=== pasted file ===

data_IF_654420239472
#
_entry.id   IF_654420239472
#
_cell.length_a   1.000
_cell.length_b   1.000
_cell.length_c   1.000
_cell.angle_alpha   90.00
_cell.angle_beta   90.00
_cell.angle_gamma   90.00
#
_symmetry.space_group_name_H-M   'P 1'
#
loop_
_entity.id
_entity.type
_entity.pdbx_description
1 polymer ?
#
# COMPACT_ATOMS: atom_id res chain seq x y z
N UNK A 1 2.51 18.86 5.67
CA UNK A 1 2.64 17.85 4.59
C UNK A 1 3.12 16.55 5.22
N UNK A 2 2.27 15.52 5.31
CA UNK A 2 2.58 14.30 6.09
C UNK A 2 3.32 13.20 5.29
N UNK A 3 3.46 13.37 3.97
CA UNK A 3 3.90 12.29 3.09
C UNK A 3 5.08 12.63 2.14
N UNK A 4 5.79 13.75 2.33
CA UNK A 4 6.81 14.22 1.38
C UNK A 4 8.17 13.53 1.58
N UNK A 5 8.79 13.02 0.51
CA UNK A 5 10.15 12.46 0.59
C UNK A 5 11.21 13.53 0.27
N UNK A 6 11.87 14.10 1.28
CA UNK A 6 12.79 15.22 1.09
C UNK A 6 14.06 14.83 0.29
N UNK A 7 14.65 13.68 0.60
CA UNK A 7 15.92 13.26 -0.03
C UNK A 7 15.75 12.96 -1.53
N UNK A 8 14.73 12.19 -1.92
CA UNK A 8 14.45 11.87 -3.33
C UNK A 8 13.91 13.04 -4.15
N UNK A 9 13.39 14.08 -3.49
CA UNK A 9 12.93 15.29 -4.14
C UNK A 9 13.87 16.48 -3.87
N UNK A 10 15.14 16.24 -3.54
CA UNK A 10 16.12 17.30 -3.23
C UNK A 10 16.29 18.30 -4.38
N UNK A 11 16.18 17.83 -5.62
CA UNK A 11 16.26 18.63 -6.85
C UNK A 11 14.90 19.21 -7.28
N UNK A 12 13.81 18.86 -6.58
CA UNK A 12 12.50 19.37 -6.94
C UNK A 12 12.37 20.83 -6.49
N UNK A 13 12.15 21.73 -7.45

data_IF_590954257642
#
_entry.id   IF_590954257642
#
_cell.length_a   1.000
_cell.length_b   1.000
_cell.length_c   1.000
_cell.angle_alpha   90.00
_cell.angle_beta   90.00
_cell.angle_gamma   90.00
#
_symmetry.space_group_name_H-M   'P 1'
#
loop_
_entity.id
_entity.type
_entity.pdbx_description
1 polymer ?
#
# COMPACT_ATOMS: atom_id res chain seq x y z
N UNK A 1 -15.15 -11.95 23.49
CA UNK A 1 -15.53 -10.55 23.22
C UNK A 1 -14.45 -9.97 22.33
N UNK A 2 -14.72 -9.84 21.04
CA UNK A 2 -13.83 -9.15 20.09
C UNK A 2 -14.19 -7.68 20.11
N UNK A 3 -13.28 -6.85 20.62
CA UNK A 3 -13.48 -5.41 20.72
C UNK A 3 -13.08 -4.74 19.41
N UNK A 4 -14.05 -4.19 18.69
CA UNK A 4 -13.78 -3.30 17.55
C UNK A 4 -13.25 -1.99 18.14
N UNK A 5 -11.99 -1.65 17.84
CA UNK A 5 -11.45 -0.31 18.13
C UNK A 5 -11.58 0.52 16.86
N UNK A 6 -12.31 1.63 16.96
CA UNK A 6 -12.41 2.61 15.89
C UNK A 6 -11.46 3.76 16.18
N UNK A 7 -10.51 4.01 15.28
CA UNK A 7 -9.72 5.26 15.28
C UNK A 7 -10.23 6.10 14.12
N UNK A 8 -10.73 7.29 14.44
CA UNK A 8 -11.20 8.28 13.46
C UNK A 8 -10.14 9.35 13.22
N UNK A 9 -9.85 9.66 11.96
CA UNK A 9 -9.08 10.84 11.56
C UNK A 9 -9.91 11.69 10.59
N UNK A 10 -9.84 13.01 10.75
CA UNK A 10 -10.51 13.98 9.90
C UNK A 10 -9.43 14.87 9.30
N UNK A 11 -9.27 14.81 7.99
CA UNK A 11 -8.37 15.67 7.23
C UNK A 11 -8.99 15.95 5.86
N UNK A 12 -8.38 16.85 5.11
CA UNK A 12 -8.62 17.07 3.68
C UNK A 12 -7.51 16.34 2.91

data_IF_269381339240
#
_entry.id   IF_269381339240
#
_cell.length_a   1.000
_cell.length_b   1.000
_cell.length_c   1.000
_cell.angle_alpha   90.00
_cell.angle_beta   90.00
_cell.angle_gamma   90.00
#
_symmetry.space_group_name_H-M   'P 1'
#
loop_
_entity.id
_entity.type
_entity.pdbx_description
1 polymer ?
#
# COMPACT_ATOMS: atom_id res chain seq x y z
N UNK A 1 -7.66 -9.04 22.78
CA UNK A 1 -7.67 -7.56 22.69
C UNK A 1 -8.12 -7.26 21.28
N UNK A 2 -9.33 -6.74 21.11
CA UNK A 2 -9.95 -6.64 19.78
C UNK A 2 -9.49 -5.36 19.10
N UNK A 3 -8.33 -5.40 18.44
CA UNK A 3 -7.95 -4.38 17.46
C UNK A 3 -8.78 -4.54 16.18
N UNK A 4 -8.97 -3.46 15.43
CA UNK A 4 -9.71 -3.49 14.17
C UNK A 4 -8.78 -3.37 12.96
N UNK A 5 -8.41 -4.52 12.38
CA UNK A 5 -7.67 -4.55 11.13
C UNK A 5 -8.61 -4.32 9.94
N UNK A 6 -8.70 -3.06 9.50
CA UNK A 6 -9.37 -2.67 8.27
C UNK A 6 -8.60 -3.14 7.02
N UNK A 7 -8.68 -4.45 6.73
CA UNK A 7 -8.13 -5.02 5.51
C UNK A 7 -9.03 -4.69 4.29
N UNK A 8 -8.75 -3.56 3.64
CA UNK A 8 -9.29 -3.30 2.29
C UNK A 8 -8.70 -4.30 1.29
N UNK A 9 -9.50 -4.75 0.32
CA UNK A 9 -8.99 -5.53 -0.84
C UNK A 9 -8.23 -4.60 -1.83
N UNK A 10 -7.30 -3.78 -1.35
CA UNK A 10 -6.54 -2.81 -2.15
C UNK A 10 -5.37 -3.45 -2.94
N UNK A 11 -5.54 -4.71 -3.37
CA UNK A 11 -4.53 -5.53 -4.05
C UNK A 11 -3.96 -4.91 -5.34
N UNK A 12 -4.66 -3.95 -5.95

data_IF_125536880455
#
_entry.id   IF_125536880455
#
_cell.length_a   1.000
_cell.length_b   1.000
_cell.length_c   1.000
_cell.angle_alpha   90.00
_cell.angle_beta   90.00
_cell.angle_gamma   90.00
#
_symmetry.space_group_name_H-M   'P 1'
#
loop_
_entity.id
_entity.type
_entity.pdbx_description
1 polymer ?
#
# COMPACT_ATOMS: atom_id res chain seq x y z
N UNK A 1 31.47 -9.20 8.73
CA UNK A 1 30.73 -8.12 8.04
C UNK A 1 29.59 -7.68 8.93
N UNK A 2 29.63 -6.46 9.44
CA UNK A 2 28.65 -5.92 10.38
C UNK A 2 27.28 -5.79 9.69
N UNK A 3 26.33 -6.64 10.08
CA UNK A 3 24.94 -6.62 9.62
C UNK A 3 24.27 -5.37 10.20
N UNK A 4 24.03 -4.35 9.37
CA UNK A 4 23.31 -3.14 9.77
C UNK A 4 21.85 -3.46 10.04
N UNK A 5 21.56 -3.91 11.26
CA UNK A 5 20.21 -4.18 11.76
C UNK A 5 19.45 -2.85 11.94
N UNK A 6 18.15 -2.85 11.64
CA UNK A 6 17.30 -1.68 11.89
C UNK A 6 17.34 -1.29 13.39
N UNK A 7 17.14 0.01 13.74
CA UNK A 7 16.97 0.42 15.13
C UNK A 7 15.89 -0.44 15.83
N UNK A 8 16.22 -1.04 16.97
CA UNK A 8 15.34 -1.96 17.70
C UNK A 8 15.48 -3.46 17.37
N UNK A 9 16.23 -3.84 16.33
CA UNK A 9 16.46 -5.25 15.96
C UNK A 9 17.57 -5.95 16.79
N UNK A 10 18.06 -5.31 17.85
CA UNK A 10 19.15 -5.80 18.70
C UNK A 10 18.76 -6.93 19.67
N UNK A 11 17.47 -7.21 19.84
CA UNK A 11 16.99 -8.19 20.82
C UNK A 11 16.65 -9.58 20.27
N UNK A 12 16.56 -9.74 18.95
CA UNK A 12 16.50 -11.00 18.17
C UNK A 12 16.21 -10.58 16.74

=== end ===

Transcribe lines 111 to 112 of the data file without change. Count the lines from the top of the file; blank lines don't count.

N UNK A 12 -8.38 16.85 5.11
CA UNK A 12 -8.62 17.07 3.68